As shown in Figure 7-1, the ITU-T has defined six major geographical zones that represent the major areas of the world. A Zone number that forms the first part of the Point Code represents each geographical zone.
Figure 7-1 ITU-T World Zone Map
Each zone is further divided into an Area or Network based on a specific geographical area within the zone, or as designated by a particular network within the zone. Together, the Zone and Area/Network form the Signaling Area/Network Code (SANC). ITU-T Q.708 lists the SANC codes for each geographical zone. For example, Figure 7-2 shows the SANC designations for the United Kingdom area. The SANC codes are administered by the ITU. ITU operational bulletins publish updates to the numbering assignments after the publication of Q.708.
Figure 7-2 UK Network/Area Point Code Numbers
The Signaling Point identifies the individual signaling node represented by the Point Code.
ITU-T National Point Codes do not have a standardized scheme for defining hierarchy. Each Point Code is a single identifier that designates a specific node.
ANSI National Point Codes
For national Point Codes, ANSI uses a hierarchical scheme similar to that defined by the ITU-T for international signaling. The ANSI Point Code is comprised of three identifiers:
The Network identifier represents the highest layer of the SS7 signaling hierarchy and is allocated to telecommunications companies that have large networks.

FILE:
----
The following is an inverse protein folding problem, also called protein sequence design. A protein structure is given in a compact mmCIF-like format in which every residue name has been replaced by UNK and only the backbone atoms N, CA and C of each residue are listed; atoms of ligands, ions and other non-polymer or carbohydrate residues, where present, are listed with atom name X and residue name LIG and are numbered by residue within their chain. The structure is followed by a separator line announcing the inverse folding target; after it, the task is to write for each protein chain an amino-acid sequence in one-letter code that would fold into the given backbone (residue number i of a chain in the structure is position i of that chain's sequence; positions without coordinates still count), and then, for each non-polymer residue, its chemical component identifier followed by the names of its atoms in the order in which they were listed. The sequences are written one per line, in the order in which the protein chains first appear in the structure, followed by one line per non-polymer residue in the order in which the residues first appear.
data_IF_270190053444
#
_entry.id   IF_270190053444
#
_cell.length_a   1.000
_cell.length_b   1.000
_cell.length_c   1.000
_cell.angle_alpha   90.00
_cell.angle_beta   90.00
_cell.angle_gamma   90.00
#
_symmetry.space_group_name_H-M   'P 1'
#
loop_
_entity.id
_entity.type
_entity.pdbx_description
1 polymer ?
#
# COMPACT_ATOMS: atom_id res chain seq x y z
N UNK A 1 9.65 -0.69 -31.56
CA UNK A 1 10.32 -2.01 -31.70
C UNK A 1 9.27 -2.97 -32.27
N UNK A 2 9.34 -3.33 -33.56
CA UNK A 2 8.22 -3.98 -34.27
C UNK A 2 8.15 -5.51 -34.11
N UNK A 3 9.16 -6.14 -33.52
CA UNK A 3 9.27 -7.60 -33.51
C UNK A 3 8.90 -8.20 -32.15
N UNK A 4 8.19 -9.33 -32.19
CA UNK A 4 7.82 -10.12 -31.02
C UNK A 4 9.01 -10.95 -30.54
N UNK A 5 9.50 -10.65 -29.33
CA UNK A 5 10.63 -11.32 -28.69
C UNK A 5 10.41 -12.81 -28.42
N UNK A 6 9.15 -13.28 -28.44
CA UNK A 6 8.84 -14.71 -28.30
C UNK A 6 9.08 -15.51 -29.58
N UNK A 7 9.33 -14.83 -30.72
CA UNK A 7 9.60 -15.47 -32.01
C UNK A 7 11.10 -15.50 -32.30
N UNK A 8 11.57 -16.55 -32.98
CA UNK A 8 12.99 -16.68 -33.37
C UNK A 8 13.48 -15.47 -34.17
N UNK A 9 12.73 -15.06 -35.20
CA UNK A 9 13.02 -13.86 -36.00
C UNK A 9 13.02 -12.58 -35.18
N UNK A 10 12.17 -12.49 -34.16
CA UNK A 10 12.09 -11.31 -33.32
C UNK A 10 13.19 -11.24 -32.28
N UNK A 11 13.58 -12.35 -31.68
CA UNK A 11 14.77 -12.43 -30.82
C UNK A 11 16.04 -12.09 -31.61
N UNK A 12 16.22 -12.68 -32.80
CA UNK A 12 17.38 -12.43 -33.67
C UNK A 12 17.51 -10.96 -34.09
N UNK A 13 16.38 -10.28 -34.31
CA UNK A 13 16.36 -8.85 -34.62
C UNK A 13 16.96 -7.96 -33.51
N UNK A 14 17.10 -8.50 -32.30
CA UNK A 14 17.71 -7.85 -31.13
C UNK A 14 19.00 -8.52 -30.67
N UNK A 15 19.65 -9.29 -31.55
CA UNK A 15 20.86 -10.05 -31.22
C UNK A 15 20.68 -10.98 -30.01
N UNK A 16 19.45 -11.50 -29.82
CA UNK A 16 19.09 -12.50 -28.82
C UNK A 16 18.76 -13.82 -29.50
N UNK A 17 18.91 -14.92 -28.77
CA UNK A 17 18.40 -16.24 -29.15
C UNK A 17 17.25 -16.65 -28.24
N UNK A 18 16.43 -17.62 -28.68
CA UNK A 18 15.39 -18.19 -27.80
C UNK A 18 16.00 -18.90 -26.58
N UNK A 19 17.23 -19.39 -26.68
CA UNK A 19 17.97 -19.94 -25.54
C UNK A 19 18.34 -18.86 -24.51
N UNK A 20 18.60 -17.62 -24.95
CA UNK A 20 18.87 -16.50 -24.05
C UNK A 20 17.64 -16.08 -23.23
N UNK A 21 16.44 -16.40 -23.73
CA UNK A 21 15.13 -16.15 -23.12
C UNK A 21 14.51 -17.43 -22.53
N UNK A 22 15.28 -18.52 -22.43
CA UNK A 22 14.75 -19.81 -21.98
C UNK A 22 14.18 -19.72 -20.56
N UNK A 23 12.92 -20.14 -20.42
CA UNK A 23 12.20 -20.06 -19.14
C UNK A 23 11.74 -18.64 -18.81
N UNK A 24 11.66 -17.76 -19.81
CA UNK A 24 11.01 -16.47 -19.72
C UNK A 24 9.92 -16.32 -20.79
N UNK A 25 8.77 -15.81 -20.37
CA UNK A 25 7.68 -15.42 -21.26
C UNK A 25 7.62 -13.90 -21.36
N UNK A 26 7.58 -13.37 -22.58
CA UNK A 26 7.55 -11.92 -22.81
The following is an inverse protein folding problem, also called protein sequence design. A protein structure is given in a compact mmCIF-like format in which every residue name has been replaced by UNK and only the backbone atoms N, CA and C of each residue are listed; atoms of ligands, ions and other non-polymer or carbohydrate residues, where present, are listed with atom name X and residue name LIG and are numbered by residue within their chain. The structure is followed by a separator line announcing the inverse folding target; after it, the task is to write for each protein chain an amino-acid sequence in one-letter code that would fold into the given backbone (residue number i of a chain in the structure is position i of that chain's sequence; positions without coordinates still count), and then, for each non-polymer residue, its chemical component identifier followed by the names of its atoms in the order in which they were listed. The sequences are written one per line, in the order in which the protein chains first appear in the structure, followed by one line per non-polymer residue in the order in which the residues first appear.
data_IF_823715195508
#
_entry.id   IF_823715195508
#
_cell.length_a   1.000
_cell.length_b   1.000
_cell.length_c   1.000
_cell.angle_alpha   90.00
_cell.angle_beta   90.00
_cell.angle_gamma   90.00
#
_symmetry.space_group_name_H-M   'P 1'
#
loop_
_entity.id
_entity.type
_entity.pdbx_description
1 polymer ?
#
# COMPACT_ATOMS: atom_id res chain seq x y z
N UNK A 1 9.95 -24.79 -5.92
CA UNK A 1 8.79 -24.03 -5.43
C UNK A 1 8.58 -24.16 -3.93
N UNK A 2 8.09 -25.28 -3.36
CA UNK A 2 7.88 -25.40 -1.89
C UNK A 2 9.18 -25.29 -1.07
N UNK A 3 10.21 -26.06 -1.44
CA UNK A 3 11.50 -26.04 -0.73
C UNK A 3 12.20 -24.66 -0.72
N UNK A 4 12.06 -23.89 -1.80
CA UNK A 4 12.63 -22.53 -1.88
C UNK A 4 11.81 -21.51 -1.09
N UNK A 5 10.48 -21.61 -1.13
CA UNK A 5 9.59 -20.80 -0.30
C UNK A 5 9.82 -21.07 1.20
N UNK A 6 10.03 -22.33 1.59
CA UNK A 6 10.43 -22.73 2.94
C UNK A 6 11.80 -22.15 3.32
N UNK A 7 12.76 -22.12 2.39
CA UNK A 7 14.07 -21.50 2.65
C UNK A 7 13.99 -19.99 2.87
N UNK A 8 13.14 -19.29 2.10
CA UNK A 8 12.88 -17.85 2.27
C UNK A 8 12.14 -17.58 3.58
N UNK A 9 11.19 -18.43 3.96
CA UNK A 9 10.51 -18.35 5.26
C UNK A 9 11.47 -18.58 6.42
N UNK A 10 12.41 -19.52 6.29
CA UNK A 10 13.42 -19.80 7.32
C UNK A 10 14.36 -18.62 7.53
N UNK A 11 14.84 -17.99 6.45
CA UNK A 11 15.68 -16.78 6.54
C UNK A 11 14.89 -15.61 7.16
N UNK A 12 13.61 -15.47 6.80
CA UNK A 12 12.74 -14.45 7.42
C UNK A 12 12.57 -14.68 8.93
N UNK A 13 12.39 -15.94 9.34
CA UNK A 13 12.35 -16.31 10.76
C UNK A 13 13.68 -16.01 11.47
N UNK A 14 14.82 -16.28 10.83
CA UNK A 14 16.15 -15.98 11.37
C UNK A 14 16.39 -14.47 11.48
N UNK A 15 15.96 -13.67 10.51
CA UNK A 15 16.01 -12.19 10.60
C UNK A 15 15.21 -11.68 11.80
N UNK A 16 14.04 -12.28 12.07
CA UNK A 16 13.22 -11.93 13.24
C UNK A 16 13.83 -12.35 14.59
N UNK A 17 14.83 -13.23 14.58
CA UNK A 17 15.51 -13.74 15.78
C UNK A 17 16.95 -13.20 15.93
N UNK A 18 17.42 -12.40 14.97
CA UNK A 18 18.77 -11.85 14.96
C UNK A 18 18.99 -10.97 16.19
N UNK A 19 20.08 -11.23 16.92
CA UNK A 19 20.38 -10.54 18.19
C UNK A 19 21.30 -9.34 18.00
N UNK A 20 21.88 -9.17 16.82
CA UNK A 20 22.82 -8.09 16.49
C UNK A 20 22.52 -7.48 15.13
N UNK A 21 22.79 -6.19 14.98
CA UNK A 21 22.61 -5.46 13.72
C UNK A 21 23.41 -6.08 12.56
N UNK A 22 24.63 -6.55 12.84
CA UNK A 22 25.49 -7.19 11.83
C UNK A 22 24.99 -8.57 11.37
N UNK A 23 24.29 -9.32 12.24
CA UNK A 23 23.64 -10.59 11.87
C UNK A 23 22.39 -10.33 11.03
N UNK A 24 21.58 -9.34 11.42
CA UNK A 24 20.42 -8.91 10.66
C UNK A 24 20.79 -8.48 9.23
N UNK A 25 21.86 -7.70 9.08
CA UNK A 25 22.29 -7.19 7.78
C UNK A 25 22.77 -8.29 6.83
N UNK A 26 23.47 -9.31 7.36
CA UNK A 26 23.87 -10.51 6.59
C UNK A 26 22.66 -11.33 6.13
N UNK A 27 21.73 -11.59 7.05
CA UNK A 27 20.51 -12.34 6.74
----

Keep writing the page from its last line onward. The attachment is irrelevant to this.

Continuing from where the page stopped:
For example, each of the major operating companies in the U.S. (Verizon, Southwestern Bell, Bellsouth, and Qwest) is allocated one or more Network identifier codes, which identify all messages associated with their network. Smaller, independent operating companies share Network Identifiers, in which case they must use the remaining octets of the Point Code to discriminate between them. Within a network, the Cluster is used to group nodes in a meaningful way for the network operator. If an operating company owns a Network Identifier, it can administer the Cluster assignments in any manner of its choice. Clusters are often used to identify a geographical region within the operator's network; the Member identifies the individual signaling node within a cluster. Figure 7-3 shows the address hierarchy of ANSI networks.
Figure 7-3 Address Hierarchy of ANSI Networks
For the purpose of Point Code allocation, networks are divided into three categories:
- Large Networks
- Small Networks
- CCS Groups
Assignable Point Code Network IDs are numbered 1–254. Network ID 0 is not used, and Network ID 255 is reserved for future use. Point Codes for large networks are assigned in descending order, beginning with Network ID 254.
Point Codes for small networks are assigned in ascending order from the point codes within the Network ID range of 1–4. Each small network is assigned a cluster ID, along with all of the Point Code members within that cluster. A small network operator may be assigned multiple clusters if the network is large enough to warrant the number of Point Codes.
Network ID 5 is used for CCS groups. These groups are blocks of Point Codes belonging to a set of signaling points that are commonly owned but do not have any STPs in the network. These are the smallest category of networks. Point Codes within a cluster may be shared by several different networks depending on the size of the CCS groups. Telcordia administers ANSI Point Codes.
Network ID 6 is reserved for use in ANSI-41 (Mobile Networks) and CCS groups outside of North America.